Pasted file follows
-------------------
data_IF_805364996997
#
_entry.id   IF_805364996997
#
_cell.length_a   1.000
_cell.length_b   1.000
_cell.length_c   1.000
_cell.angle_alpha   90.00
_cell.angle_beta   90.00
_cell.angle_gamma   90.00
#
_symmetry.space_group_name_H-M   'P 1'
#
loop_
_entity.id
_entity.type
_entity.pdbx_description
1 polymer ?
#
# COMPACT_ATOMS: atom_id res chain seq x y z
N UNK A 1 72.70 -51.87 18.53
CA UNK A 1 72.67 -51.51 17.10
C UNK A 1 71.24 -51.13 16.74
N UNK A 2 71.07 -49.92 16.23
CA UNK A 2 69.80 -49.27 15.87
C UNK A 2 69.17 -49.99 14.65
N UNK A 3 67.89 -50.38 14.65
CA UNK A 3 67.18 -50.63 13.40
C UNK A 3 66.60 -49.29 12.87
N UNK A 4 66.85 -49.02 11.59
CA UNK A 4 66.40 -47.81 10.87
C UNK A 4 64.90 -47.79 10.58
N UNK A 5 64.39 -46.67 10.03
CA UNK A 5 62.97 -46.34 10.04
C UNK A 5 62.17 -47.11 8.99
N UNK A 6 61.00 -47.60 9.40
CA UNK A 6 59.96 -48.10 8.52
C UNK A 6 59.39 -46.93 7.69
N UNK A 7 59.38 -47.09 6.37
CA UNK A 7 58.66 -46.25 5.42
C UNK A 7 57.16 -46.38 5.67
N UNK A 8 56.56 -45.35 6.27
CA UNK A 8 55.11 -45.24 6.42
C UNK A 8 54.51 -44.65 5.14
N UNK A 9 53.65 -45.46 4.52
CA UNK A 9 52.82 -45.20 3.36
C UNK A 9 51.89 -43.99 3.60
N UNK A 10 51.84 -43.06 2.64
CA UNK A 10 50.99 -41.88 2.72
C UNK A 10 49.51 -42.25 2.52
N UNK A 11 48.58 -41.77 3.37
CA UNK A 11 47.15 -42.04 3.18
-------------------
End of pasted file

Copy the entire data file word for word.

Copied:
data_IF_805364996997
#
_entry.id   IF_805364996997
#
_cell.length_a   1.000
_cell.length_b   1.000
_cell.length_c   1.000
_cell.angle_alpha   90.00
_cell.angle_beta   90.00
_cell.angle_gamma   90.00
#
_symmetry.space_group_name_H-M   'P 1'
#
loop_
_entity.id
_entity.type
_entity.pdbx_description
1 polymer ?
#
# COMPACT_ATOMS: atom_id res chain seq x y z
N UNK A 1 72.70 -51.87 18.53
CA UNK A 1 72.67 -51.51 17.10
C UNK A 1 71.24 -51.13 16.74
N UNK A 2 71.07 -49.92 16.23
CA UNK A 2 69.80 -49.27 15.87
C UNK A 2 69.17 -49.99 14.65
N UNK A 3 67.89 -50.38 14.65
CA UNK A 3 67.18 -50.63 13.40
C UNK A 3 66.60 -49.29 12.87
N UNK A 4 66.85 -49.02 11.59
CA UNK A 4 66.40 -47.81 10.87
C UNK A 4 64.90 -47.79 10.58
N UNK A 5 64.39 -46.67 10.03
CA UNK A 5 62.97 -46.34 10.04
C UNK A 5 62.17 -47.11 8.99
N UNK A 6 61.00 -47.60 9.40
CA UNK A 6 59.96 -48.10 8.52
C UNK A 6 59.39 -46.93 7.69
N UNK A 7 59.38 -47.09 6.37
CA UNK A 7 58.66 -46.25 5.42
C UNK A 7 57.16 -46.38 5.67
N UNK A 8 56.56 -45.35 6.27
CA UNK A 8 55.11 -45.24 6.42
C UNK A 8 54.51 -44.65 5.14
N UNK A 9 53.65 -45.46 4.52
CA UNK A 9 52.82 -45.20 3.36
C UNK A 9 51.89 -43.99 3.60
N UNK A 10 51.84 -43.06 2.64
CA UNK A 10 50.99 -41.88 2.72
C UNK A 10 49.51 -42.25 2.52
N UNK A 11 48.58 -41.77 3.37
CA UNK A 11 47.15 -42.04 3.18